August 1940. As German fighter planes attack London and the South East, a man is discovered with his throat slashed open in a suite at the Ritz Hotel.
Detective Chief Inspector Coburg is called in to investigate, in the face of mounting pressure from Intelligence agencies, rival political factions and trigger-happy gang leaders.
SUMMARY – The 10-second review
British historical crime – Interesting mix of genres – Well written – Very readable – Like watching a TV crime show
Murder at the Ritz is a well-written, well-paced police procedural set in London in 1940, to the backdrop of blackouts and bombings. It’s a surprisingly successful combination of genres.
Eldridge is an experienced writer of TV scripts, and it shows. The novel keeps up a good steady pace, with vivid setting and scenes, relatable characters, an intriguing plot and snappy dialogue.
I think this would be an excellent choice of book for anyone looking for an entertaining, readable book that will hold your interest. It’s a Netflix and chill experience, in book form. (Ebook or paper: take your pick!) I can think of worse ways to spend your time.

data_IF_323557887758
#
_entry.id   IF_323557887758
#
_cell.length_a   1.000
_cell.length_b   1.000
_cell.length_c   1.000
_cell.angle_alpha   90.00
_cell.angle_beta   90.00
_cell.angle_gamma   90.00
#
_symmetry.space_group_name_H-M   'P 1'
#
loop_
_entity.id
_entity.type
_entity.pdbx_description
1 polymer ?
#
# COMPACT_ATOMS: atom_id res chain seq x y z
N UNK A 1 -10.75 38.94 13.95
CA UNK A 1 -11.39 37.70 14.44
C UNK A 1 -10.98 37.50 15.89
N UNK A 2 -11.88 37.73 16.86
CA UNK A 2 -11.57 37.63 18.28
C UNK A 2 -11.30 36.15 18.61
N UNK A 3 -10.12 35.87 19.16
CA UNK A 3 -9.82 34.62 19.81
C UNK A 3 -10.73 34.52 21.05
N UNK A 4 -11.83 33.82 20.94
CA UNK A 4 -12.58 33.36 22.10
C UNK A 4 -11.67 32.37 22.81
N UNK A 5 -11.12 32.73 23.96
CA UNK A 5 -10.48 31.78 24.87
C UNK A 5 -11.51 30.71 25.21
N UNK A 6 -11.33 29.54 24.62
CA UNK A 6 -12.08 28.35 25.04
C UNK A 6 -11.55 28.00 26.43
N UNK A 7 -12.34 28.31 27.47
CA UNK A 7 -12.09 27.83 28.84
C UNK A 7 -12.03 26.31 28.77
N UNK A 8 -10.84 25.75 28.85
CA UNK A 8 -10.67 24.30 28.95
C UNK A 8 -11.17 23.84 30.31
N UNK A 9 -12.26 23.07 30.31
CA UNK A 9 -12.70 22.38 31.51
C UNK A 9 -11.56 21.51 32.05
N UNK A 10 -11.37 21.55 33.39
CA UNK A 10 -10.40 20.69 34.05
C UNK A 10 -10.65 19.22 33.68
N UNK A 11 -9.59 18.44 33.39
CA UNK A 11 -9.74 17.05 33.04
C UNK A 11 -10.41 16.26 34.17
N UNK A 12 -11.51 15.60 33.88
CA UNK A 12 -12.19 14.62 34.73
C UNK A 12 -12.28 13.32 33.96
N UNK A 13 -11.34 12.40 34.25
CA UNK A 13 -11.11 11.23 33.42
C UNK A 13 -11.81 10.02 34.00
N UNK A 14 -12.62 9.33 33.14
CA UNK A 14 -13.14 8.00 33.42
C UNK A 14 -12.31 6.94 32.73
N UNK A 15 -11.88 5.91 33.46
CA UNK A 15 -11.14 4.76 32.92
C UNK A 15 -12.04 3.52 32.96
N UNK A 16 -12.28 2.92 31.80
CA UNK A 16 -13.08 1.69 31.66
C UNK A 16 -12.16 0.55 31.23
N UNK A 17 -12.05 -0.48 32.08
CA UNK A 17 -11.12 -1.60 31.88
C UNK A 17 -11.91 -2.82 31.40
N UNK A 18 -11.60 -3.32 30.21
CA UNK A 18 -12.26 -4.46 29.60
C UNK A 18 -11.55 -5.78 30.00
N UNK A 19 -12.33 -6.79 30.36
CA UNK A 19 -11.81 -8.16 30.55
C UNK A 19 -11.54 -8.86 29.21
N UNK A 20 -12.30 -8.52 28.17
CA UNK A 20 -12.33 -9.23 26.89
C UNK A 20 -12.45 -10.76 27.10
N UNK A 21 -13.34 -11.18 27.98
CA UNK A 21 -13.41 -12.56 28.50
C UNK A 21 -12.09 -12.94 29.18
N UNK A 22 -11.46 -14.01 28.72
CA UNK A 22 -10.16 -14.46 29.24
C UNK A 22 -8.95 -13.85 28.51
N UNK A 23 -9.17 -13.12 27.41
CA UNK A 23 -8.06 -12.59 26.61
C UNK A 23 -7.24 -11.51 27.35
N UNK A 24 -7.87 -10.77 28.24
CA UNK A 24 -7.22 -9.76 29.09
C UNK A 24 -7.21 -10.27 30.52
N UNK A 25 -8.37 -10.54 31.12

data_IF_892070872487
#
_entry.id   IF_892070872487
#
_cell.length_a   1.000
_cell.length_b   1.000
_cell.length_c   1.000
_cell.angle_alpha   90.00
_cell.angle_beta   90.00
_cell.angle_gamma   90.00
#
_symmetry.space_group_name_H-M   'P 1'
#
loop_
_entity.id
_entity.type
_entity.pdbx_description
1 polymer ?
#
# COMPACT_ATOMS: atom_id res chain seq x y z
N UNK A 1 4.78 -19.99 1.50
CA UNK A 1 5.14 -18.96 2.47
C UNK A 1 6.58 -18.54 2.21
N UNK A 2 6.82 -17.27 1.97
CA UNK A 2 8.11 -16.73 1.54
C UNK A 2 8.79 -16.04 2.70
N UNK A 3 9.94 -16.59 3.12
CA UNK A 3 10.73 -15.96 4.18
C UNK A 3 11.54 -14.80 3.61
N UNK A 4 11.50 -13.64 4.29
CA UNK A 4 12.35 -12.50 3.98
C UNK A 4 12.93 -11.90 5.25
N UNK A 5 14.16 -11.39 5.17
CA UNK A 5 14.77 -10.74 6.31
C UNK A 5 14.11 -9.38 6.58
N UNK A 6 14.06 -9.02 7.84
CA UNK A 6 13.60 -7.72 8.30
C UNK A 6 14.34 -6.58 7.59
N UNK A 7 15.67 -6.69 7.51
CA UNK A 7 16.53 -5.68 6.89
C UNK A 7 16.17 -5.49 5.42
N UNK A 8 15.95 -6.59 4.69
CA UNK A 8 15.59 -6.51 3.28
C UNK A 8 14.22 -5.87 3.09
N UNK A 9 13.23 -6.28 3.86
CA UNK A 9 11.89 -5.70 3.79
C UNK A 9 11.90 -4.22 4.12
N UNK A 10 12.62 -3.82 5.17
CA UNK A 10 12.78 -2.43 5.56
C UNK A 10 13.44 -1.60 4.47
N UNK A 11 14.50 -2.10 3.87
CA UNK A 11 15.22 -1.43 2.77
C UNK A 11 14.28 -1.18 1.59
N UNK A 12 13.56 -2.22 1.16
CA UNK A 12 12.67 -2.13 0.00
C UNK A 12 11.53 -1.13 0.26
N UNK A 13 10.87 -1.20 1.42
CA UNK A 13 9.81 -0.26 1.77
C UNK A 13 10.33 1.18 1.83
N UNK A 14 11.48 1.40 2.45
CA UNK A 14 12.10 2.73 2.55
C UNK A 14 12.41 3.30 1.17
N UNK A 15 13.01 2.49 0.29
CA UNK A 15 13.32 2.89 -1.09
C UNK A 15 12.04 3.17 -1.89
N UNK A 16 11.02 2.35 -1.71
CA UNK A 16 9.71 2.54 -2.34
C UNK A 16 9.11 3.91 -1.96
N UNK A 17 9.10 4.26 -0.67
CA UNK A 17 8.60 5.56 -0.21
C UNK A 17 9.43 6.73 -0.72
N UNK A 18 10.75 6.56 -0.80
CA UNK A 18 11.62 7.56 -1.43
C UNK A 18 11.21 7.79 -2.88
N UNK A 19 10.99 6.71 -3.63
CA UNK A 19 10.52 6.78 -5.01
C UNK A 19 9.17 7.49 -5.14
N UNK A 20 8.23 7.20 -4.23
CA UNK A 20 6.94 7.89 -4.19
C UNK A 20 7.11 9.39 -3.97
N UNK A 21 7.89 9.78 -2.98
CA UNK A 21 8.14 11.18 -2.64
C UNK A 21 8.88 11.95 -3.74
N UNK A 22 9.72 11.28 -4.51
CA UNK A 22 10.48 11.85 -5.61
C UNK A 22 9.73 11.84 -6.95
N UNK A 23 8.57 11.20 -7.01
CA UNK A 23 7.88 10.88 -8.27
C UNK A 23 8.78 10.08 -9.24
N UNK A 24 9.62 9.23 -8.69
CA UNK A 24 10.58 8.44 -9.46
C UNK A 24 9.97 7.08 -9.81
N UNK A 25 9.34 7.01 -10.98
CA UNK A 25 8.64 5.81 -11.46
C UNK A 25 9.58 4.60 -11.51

Detective Chief Inspector Coburg is a policeman with an upper-class background, which helps open doors when investigating crime in the upper echelons. But he’s portrayed as equable and well liked by ‘ordinary folk’ too. You can’t help thinking of Nathaniel Parker in The Inspector Lynley Mysteries (A BBC TV series from 2001-2008). Like Lynley, Coburg has a working-class sidekick, Sergeant Lampson.
It’s a good formula, and Eldridge adds a few ingredients from other well-known and popular genres — together they add up to quite a unique style. On top of the police procedural, there’s the character of the Albanian exiled King Zog and rumors of large quantities of gold bullion, reminiscent of Golden Age crime novel subplots. The 1940s London blitz setting brings a note of historical fiction (with its typical plucky lass volunteering to ‘do her bit for the war effort’ by driving an ambulance), while the brewing gang warfare supplies a zest of classic ’40s noir.
So yes, maybe it’s a bit of a dog’s dinner in terms of genre. But I imagine the vast majority of readers couldn’t care less about the genre blending and will just enjoy it as a good read and a welcome distraction.
My thanks to the publisher, the author and Netgalley for giving me a free copy of this book. All my reviews are 100% honest and unbiased, regardless of how I acquire the book.
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